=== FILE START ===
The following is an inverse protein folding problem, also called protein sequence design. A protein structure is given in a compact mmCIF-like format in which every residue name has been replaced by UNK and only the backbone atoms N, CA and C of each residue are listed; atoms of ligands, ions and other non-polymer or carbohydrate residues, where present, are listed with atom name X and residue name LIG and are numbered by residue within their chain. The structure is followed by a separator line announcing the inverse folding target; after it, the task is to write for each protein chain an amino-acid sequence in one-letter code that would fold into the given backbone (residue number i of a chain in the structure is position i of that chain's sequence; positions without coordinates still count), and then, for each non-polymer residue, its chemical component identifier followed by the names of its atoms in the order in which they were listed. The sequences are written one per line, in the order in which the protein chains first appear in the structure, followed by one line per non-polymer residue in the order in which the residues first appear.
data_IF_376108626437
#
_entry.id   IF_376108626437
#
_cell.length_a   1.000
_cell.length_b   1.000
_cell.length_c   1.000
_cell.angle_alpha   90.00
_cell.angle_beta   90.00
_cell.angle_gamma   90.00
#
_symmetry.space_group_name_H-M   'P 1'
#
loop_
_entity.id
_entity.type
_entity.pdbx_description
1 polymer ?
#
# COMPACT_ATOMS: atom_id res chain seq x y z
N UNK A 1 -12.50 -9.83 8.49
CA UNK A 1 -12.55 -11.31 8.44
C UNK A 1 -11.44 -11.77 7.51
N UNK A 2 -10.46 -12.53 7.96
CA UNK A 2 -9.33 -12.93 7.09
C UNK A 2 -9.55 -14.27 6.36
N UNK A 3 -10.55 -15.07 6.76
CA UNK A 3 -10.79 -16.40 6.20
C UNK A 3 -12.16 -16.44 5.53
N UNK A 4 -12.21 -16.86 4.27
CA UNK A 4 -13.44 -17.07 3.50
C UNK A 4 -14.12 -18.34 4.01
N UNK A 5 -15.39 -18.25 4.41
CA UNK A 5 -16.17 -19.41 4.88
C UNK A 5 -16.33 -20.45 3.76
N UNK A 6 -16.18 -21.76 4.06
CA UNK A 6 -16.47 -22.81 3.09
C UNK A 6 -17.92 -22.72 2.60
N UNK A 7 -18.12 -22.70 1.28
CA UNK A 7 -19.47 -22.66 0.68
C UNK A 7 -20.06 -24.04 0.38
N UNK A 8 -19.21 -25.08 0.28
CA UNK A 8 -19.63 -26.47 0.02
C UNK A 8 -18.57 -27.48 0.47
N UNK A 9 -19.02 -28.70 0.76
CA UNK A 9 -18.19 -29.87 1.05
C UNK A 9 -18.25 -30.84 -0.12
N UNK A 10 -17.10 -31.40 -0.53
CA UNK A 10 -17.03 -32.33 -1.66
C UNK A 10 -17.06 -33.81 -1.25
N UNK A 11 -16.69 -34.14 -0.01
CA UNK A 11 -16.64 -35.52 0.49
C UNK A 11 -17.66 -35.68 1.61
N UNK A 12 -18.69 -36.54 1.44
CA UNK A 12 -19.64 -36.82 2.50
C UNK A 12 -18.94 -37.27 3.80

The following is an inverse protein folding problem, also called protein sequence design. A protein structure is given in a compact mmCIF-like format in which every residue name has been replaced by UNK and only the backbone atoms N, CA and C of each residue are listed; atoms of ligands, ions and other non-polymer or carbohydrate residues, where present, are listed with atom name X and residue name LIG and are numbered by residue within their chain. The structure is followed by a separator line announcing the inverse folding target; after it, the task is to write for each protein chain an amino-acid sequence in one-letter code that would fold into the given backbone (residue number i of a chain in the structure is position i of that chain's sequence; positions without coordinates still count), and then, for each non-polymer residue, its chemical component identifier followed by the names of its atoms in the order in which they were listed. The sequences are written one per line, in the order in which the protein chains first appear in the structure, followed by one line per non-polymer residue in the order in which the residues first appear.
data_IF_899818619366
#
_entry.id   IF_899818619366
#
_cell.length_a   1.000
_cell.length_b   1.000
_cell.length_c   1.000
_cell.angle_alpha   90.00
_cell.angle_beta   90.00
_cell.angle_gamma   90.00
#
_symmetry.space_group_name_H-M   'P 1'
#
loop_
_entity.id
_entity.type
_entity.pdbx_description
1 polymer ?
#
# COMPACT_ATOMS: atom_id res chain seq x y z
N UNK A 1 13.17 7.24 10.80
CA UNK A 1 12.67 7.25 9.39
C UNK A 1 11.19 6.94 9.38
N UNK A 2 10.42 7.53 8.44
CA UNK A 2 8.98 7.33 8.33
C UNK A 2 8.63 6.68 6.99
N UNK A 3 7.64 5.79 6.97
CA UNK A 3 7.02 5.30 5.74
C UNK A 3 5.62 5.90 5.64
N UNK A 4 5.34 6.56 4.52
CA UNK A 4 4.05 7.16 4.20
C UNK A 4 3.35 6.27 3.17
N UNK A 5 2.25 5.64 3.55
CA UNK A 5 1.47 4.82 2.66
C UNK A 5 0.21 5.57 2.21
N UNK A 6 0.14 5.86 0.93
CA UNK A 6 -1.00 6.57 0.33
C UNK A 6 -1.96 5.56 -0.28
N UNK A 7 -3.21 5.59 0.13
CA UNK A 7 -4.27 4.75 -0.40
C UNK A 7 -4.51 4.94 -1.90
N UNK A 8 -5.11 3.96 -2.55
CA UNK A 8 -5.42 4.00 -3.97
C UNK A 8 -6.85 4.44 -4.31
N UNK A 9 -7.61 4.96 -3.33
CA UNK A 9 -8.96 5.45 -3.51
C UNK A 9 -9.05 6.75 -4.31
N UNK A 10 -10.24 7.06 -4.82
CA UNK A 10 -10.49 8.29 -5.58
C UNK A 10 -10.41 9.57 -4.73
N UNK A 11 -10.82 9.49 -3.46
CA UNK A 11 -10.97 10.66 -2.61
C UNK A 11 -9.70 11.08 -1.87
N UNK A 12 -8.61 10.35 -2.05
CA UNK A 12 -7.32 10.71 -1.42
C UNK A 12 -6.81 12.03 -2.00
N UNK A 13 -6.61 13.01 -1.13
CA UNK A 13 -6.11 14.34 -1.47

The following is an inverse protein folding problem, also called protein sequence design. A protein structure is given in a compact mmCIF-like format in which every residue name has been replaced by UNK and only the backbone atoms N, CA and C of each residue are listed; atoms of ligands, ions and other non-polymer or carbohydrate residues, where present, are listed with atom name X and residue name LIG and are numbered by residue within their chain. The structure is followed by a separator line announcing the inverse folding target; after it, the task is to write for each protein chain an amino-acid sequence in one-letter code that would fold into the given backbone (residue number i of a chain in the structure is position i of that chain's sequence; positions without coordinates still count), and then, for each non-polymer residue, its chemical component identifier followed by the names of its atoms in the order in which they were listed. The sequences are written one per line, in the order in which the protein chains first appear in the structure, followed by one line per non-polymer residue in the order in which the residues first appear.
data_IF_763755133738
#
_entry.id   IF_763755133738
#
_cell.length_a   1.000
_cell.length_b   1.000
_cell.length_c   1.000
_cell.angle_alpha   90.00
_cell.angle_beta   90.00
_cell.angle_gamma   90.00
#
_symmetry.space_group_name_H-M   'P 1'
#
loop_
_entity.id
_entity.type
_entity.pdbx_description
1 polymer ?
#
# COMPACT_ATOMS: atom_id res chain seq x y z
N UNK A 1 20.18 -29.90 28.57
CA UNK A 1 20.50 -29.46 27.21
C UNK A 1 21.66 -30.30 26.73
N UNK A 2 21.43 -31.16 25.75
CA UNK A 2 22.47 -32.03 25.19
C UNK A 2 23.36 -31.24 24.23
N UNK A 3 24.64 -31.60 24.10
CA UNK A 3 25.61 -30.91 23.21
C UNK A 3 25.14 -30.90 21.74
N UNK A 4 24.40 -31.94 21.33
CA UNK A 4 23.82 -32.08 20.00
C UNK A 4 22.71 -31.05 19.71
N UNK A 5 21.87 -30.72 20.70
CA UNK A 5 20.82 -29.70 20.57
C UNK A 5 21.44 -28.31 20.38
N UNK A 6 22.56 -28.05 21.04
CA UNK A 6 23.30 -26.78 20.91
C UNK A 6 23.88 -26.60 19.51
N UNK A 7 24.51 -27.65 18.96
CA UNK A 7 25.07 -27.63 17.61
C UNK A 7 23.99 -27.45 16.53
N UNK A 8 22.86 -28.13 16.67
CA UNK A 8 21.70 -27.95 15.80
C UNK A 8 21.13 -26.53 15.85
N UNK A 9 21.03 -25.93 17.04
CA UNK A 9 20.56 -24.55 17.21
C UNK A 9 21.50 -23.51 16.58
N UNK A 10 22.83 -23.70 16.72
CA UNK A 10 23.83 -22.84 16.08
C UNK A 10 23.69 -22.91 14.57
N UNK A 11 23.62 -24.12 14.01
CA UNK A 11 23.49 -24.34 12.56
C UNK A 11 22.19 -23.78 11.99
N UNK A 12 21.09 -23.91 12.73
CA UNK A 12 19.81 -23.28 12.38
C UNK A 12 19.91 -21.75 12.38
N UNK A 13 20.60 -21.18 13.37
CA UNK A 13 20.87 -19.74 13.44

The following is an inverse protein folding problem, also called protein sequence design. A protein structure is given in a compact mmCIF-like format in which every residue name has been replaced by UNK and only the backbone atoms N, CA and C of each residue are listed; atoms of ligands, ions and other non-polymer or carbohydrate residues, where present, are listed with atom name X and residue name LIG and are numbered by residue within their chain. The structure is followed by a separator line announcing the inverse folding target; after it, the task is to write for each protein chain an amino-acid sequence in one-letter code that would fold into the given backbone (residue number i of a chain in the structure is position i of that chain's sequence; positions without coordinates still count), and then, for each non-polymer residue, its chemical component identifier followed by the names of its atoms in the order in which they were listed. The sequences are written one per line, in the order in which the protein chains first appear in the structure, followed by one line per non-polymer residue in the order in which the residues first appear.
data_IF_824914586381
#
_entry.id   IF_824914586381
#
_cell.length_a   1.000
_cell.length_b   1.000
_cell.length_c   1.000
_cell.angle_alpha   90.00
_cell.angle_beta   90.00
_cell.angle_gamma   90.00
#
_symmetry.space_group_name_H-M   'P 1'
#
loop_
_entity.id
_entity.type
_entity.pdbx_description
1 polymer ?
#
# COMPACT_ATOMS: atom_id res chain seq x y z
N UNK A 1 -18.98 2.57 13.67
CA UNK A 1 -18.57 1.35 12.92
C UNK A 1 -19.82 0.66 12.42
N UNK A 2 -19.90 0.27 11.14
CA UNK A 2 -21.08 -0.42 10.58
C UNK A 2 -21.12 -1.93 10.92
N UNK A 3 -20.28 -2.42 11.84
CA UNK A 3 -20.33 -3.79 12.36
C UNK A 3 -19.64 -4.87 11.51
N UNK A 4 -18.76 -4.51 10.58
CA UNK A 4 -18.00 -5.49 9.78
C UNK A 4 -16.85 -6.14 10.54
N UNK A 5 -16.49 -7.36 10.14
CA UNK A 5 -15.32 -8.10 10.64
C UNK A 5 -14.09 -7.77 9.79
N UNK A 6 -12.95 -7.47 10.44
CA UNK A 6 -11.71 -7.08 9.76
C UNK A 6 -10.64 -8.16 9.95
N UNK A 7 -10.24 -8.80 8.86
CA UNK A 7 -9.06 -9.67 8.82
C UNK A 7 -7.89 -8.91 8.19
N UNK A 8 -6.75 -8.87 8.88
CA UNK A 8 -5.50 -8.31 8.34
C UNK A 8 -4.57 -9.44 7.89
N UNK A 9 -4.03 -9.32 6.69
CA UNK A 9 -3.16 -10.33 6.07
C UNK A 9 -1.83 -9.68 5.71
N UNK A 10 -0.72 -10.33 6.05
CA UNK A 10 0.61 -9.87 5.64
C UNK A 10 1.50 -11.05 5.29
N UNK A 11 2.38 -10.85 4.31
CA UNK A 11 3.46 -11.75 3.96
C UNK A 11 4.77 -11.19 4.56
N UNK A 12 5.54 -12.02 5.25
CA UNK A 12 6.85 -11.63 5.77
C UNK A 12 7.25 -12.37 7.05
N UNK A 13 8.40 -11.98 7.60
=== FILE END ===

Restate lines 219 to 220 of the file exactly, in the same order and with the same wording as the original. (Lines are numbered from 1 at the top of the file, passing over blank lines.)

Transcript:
CA UNK A 8 -5.50 -8.31 8.34
C UNK A 8 -4.57 -9.44 7.89